I use the thumb rule that says caucasian skin, placed at around zone 6, usually gives the "correct" exposure and pleasing tones.
This means, if you take an incident reading, set a camera with a spot meter to this exposure and then meter a middle tone in the caucasian face, the spot reading will usually suggest that this reading is 1 stop over "the middle notch" in you camera.
By taking an incident reading, you are establishing an exposure that will place 18% gray in zone V (middle gray in the middle). When you do this, caucasian skin which is thought to be one stop brighter, will be placed at zone VI and thus your exposure will render skin naturally.
I've found this to work very well in natural light portraits, especially outside when there is overcast weather.
Off course you can be anal about it and state that makeup, light hardness and direction will alter the highlights in the skin for example, but if you have nothing else, make an incident reading and shoot.
(Incident readings should be measured from your subject, in direction of your camera)
My two € cents...
All photographers will have their individual methods in portraiture, and it never hurt to experiment.
Incident: cheek in shade; cheek in shadow, front of face, add mid-tone (or grey card), average all — none of these specifically with aim-back (cone to camera).
If using mono film, meter should read in 0.5 to 1 stop increments. With tranny film (unlikely in this scenario), meter to 0.3 steps. You have a lot of latitude in mono and small adjustments generally will not have a lot of effect as opposed to printing versatility in the darkroom.
Spot metering will give any number of variations depending on what you are specifically aiming at, and 5° is too great an angle for spot.
I tend to like reflected spot readings off of the brightest parts of the skin and placing them at zone VII while using a developer and film combo that doesn't block up highlights.
Or else I put my important shadows at zone IV and then develop by inspection, pulling the films when my highlights look "right" to me.
I note that both methods tend to give an extra stop of exposure vs "standards". This is my preference and I know I'm not the only photog who likes to give portraits more light than landscapes.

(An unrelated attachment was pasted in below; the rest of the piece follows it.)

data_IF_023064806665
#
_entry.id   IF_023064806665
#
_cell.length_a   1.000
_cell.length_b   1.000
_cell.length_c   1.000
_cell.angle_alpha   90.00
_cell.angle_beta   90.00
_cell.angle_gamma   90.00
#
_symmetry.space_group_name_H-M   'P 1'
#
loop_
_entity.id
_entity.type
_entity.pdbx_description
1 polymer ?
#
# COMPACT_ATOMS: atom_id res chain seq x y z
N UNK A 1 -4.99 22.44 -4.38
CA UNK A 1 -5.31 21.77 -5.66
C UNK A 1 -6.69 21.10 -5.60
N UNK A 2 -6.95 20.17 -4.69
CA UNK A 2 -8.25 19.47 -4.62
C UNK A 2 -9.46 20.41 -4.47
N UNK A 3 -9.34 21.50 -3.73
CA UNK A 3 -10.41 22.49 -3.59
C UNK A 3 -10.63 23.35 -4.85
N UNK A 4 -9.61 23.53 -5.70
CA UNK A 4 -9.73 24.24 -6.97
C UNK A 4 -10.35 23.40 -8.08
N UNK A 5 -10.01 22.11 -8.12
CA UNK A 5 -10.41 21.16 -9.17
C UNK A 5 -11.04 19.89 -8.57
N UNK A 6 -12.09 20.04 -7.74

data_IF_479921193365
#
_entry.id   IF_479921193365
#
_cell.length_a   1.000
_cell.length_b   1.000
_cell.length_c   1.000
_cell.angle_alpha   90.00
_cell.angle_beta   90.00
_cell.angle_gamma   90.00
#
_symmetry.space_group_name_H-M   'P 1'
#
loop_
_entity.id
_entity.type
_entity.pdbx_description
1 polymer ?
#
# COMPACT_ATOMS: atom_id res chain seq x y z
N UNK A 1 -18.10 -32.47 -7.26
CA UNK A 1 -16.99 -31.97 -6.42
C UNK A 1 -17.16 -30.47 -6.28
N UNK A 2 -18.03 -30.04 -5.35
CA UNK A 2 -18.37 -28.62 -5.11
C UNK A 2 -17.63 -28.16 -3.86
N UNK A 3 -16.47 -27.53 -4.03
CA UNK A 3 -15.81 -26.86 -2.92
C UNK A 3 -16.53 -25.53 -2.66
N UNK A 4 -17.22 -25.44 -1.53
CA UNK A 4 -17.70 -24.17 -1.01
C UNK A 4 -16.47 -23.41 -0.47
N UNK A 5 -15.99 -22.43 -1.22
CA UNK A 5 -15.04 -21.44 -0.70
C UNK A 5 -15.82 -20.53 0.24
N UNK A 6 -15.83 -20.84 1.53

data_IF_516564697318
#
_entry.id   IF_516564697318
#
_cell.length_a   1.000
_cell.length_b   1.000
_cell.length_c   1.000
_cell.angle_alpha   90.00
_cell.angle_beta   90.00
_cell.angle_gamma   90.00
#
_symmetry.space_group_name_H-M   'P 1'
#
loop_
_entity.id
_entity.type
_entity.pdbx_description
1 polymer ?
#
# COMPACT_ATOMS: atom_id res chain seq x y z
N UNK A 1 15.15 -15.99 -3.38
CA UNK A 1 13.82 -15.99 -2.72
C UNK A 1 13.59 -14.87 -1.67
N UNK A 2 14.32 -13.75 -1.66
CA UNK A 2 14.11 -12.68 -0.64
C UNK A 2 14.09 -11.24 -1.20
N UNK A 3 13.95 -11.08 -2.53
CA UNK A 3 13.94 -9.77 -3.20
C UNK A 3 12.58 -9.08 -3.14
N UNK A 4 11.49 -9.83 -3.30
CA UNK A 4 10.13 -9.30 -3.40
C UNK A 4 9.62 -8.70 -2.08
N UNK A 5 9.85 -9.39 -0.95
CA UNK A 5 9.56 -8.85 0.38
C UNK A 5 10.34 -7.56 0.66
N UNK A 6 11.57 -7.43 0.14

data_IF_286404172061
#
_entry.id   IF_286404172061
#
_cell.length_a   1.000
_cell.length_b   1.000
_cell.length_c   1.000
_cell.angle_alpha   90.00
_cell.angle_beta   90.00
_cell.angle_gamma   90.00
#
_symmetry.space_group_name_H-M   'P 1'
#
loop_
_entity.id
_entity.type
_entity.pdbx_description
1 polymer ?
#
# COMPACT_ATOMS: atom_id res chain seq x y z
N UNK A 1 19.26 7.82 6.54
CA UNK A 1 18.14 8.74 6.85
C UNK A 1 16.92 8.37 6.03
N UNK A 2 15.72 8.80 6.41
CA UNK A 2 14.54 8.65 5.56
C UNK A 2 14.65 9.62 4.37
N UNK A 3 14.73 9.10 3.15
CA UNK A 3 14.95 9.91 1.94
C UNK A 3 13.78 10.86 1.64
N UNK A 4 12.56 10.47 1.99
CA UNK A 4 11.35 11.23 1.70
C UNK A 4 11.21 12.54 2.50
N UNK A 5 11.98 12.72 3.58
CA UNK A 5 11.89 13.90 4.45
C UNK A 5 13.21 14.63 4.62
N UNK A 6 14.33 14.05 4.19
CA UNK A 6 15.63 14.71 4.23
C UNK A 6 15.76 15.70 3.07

There is no correct method. Use what works for you, ultimately this will be a part of your look.
So Saturday I hand-loaded some fresh Delta 400, not exactly the OP's Tri-X, but close in a general sense.
Ran a test to find my limits again, developed using DD-X by the book for EI 500, metered using the "duplexed incident" method at EI 500. Normal incident reading was within 1/3 stop.
Shot 10 consecutive shots inside about 10 seconds: portrait of a black, white, and brown dog in northern window light; so normal studio portrait contrast.
Shot at EI's 125,160,200,250,320,400,500,640,800,1000. The frames at 125 & 1000 were lost because of cutting errors when I cut the roll to develop and test other EI's from the same roll separately.
Each print from 160-800 was printed to get "the same print". Given the results even if 125 & 1000 had a taste of clipping the prints would have been just fine.
The prints from 160 & 800 are virtually indistinguishable. At arms length I can't tell the difference. With a 10x loupe I can barely tell in the near white and near black areas, in the mid-tones I can't tell them apart at all.
My point here is that the OP's Tri-X, like my Delta 400, has really good latitude.
Get either of these films "somewhere in the ballpark" and you have a really high probability of getting the print that is expected.
I've never shot Delta, but plenty of Plus-X, Super-XX, Bergger 200, and a bit of Tri-X... they all share that wonderful characteristic. That is exactly why I generally take a quick incident reading and don't worry about spot measurements or "duplex incident" techniques. It is very interesting to hear the results of a real experiment!
Originally Posted by markbarendt
p.s. I'll bet you'd get the same result using a 30 deg. reflected lightmeter reading too. :laugh:
I like using the duplexed reading to set the camera for the general lighting situation, not necessarily each shot; this gets me reliably inside the limits.
After that I typically meter and reset the camera again only when the lighting situation changes significantly.
I should look into the mechanics of duplexed incident metering -- the closest thing to that practiced by me would be measuring twice becuase I can be insecure about taking only one measure. :)
Like you, I'll measure once or twice in a shooting session. Last week I shot four hours and metered twice: once in bright light and again when the cloud rolled in. That was enough light information for the entire day. The EVs were 15 and 13... which may not have even been enough to make changing the shutter worthwhile.
Dunn & Wakefield Exposure Manual, 3rd or 4th edition.
Thanks, Mark. I thought Dunn had something to do with that!